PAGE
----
activism in art

This is a Rainbow Lithograph of the Alaskan Coastal Plain where Caribou calve their young. I tried to describe the vast Coastal Plain and the primary Caribou calving grounds.  The Oil industry and legislators have opened this fragile habitat to the oil industry for drilling in the Arctic National Wildlife Refuge.   Despite preliminary tests showing a month supply of oil at current US consumption.

This is a Rainbow Lithograph of the Alaskan Coastal Plain where Caribou calve their young. I tried to describe the vast Coastal Plain and the primary Caribou calving grounds.  The Oil industry and legislators have opened this fragile habitat to the oil industry for drilling in the Arctic National Wildlife Refuge.   Despite preliminary tests showing a month supply of oil at current US consumption.

I am passionate about protecting wild, natural habitats.  In 1989 and 1990 I applied to the Organization for Tropical Studies and received a field permit to research and create art work in the Costa Rican Tropical Rainforest. In 1989 I volunteered at the Sea Otter Rescue Center in Alaska.  These field research opportunities were foundational in my dedication to protect and preserve habitats near and far through art, activism and civic engagement.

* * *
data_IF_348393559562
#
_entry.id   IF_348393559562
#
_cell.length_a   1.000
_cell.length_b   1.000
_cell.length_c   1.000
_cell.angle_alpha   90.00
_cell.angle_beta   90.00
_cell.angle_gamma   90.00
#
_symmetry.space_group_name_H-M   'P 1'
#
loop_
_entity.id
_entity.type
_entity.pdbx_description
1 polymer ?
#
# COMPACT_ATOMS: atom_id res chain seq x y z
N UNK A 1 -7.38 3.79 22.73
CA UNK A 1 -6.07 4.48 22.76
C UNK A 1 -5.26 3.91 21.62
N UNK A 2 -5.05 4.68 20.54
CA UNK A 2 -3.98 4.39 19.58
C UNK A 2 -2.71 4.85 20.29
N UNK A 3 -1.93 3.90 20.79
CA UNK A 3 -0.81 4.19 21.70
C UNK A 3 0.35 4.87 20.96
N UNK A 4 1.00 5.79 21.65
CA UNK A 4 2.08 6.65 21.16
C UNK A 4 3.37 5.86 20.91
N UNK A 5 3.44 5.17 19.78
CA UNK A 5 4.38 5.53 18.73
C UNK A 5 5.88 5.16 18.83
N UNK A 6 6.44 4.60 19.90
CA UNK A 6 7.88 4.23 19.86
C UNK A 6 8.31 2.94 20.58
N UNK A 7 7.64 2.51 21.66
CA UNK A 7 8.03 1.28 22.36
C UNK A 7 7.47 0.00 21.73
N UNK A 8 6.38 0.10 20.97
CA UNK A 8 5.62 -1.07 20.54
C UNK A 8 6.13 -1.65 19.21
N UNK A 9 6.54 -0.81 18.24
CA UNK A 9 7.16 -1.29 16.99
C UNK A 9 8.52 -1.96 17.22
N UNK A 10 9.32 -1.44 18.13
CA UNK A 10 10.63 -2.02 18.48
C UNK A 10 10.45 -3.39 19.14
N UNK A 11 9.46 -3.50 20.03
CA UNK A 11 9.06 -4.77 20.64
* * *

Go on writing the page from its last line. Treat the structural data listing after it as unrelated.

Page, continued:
Upon my return, I designed and built environmental art installations in an effort to educate the public and advocate for legislation to protect these endangered habitats.  As I discussed the tropical rainforest installation, with my Washington University mentor and Ecology Professor Owen Sexton in my MLA program.  He said something that has stayed with me to this day:

While it is important to do artwork that describes habitat devastation in Alaska and the Tropical Rainforests, people won’t understand unless they have a connection in their own backyard.
Dr. Owen Sexton

His guidance challenged me to create art that connects people to our local native flora and fauna.  When they make that connection, it extends to wild places around the world.

When Melanie Choukas-Bradley asked me to join her on the Sugarloaf Mountain project to research and create art for this book, I thought back to my mentor and realized that this would be "walking the talk."

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Over the years I have worked with local conservation and civic groups in efforts to protect clean air and water.  Joined forces to compel the local coal-fired power plant to implement pollution control technology. Met with lawmakers to oppose development pressure in Montgomery County's Agricultural Reserve. Given testimony on a wide array of regional issues that would threaten our environment.  In 2001 I led the fight to stop Virginia developers from building a new Potomac River bridge with the associated development into the Agricultural Reserve.  That work continues with local civic organizations.

Today, I serve as a Board Member for two local civic organizations who work to protect Montgomery County's Agricultural Reserve:

 

Civic Engagement on behalf of the environment and artwork that describes the Sugarloaf Mountain Countryside, is the focus of my work.